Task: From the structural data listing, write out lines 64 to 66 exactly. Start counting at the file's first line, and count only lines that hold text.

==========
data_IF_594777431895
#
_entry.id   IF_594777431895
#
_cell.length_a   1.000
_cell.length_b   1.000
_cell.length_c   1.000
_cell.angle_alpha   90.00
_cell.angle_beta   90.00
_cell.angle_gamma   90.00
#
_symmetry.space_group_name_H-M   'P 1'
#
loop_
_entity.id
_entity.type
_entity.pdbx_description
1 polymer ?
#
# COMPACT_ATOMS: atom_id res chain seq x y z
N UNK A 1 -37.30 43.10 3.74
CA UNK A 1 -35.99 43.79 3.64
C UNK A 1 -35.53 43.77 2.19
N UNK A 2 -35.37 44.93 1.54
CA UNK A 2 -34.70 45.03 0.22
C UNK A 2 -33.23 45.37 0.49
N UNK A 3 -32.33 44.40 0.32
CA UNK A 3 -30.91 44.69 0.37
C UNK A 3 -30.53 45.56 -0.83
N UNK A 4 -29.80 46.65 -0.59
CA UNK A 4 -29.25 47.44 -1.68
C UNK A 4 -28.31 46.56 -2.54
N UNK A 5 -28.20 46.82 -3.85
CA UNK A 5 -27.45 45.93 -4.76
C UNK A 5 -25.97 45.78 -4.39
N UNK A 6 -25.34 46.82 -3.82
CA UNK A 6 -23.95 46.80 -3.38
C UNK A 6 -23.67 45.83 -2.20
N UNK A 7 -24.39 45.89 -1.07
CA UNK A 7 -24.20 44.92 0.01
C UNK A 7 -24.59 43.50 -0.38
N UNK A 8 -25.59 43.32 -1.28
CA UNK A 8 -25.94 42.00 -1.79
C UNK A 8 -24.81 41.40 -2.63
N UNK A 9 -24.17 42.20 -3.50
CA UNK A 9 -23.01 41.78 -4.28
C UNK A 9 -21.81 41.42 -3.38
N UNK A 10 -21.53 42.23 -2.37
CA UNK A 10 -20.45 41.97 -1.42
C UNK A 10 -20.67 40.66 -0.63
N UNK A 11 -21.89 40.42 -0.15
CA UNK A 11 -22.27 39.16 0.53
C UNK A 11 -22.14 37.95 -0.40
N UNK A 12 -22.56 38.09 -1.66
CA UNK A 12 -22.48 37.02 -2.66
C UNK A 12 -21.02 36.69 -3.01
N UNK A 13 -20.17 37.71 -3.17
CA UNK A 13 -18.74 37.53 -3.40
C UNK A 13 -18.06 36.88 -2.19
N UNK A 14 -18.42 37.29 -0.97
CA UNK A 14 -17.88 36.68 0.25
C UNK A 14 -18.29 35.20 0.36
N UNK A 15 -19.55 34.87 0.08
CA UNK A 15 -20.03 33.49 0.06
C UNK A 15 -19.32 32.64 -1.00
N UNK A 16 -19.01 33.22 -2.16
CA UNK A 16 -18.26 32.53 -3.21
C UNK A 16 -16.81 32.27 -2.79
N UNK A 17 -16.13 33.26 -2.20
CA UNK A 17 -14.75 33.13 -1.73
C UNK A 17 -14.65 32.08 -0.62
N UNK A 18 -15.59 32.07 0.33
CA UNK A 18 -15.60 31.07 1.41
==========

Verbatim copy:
CA UNK A 15 -20.03 33.49 0.06
C UNK A 15 -19.32 32.64 -1.00
N UNK A 16 -19.01 33.22 -2.16